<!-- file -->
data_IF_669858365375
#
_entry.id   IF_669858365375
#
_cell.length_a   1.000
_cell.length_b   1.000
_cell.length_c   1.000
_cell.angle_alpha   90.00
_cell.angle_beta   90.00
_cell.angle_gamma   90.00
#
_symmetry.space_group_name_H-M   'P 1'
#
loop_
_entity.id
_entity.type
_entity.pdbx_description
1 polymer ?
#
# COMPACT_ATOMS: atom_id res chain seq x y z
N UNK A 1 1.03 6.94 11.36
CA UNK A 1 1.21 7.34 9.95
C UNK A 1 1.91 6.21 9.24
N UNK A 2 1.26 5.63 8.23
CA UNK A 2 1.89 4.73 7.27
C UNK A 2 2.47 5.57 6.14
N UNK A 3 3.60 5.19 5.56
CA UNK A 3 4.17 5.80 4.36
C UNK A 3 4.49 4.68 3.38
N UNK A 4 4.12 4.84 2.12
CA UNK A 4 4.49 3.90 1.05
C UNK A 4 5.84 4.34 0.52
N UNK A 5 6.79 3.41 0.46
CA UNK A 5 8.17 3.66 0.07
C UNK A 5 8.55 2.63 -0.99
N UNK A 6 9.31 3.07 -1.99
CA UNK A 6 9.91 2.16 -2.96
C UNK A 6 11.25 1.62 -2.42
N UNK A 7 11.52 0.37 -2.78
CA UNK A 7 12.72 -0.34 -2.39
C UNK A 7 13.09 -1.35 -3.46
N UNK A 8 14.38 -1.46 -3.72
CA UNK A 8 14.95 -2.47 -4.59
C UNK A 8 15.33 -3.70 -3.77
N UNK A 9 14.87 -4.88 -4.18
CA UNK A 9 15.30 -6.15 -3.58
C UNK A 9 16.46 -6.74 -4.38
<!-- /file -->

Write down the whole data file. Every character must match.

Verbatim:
data_IF_669858365375
#
_entry.id   IF_669858365375
#
_cell.length_a   1.000
_cell.length_b   1.000
_cell.length_c   1.000
_cell.angle_alpha   90.00
_cell.angle_beta   90.00
_cell.angle_gamma   90.00
#
_symmetry.space_group_name_H-M   'P 1'
#
loop_
_entity.id
_entity.type
_entity.pdbx_description
1 polymer ?
#
# COMPACT_ATOMS: atom_id res chain seq x y z
N UNK A 1 1.03 6.94 11.36
CA UNK A 1 1.21 7.34 9.95
C UNK A 1 1.91 6.21 9.24
N UNK A 2 1.26 5.63 8.23
CA UNK A 2 1.89 4.73 7.27
C UNK A 2 2.47 5.57 6.14
N UNK A 3 3.60 5.19 5.56
CA UNK A 3 4.17 5.80 4.36
C UNK A 3 4.49 4.68 3.38
N UNK A 4 4.12 4.84 2.12
CA UNK A 4 4.49 3.90 1.05
C UNK A 4 5.84 4.34 0.52
N UNK A 5 6.79 3.41 0.46
CA UNK A 5 8.17 3.66 0.07
C UNK A 5 8.55 2.63 -0.99
N UNK A 6 9.31 3.07 -1.99
CA UNK A 6 9.91 2.16 -2.96
C UNK A 6 11.25 1.62 -2.42
N UNK A 7 11.52 0.37 -2.78
CA UNK A 7 12.72 -0.34 -2.39
C UNK A 7 13.09 -1.35 -3.46
N UNK A 8 14.38 -1.46 -3.72
CA UNK A 8 14.95 -2.47 -4.59
C UNK A 8 15.33 -3.70 -3.77
N UNK A 9 14.87 -4.88 -4.18
CA UNK A 9 15.30 -6.15 -3.58
C UNK A 9 16.46 -6.74 -4.38